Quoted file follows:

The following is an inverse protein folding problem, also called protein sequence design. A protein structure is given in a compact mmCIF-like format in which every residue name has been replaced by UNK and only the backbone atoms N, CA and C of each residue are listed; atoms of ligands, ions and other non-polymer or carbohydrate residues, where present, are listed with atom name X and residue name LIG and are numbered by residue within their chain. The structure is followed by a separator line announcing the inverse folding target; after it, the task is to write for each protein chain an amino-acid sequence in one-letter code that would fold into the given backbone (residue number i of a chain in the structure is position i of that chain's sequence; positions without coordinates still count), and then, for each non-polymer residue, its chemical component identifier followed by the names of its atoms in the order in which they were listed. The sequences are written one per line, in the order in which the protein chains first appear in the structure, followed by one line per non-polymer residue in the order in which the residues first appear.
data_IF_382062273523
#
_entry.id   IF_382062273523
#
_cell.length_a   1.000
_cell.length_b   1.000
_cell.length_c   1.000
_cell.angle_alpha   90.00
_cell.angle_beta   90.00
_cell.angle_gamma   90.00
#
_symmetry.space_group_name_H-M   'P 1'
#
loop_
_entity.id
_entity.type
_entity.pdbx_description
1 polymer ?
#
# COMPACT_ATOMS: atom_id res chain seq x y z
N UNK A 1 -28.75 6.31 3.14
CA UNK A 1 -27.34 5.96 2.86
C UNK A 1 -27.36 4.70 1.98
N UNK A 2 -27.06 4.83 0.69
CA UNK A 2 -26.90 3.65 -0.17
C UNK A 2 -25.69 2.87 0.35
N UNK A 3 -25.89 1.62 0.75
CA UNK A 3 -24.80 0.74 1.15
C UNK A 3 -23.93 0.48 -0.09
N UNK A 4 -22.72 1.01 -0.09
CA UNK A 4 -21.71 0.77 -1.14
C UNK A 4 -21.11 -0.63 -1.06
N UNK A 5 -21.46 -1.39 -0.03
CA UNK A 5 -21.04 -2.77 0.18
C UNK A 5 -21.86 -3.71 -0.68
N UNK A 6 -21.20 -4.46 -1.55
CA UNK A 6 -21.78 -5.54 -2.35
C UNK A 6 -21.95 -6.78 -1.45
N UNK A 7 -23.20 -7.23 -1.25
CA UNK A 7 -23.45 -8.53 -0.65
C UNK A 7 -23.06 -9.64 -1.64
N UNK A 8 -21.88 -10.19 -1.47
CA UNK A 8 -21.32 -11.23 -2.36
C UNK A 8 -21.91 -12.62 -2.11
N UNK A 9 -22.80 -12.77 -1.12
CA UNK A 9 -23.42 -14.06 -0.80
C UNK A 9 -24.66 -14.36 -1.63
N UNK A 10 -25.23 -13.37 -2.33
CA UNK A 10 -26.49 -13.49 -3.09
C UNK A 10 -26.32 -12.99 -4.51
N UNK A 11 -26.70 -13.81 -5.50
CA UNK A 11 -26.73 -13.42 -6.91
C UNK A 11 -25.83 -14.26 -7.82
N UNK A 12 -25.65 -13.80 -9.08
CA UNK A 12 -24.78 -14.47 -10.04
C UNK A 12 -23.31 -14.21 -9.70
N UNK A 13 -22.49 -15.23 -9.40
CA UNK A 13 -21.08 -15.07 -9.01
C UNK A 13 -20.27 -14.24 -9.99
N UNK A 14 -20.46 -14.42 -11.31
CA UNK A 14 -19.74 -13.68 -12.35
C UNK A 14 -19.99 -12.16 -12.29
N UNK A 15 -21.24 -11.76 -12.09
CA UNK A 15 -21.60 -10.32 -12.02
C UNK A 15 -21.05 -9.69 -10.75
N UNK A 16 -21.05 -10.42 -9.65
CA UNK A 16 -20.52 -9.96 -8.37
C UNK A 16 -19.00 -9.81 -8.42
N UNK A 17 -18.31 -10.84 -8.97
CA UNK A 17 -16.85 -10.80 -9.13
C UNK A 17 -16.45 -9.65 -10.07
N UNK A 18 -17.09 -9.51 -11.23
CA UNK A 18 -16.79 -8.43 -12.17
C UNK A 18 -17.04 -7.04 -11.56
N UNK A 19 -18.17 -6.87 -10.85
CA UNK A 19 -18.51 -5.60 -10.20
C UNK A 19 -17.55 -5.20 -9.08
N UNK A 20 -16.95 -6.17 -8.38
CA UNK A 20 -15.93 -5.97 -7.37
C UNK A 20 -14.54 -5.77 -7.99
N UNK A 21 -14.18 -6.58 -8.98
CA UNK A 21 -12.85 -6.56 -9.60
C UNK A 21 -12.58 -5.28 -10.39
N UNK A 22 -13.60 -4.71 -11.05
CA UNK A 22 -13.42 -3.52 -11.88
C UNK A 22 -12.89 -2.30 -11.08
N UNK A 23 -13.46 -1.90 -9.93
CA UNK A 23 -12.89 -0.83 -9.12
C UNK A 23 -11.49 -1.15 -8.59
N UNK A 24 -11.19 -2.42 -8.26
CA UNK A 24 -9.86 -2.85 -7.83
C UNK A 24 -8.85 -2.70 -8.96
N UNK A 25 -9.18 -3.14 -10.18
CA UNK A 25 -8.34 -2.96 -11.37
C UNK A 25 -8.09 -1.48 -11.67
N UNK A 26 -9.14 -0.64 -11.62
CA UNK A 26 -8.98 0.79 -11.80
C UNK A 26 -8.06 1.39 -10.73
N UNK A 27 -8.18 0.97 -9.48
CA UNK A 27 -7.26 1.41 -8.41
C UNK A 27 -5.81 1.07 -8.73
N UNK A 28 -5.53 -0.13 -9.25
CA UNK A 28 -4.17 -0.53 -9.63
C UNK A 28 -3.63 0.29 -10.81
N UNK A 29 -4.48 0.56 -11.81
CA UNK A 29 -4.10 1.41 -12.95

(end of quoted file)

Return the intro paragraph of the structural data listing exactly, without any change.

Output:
The following is an inverse protein folding problem, also called protein sequence design. A protein structure is given in a compact mmCIF-like format in which every residue name has been replaced by UNK and only the backbone atoms N, CA and C of each residue are listed; atoms of ligands, ions and other non-polymer or carbohydrate residues, where present, are listed with atom name X and residue name LIG and are numbered by residue within their chain. The structure is followed by a separator line announcing the inverse folding target; after it, the task is to write for each protein chain an amino-acid sequence in one-letter code that would fold into the given backbone (residue number i of a chain in the structure is position i of that chain's sequence; positions without coordinates still count), and then, for each non-polymer residue, its chemical component identifier followed by the names of its atoms in the order in which they were listed. The sequences are written one per line, in the order in which the protein chains first appear in the structure, followed by one line per non-polymer residue in the order in which the residues first appear.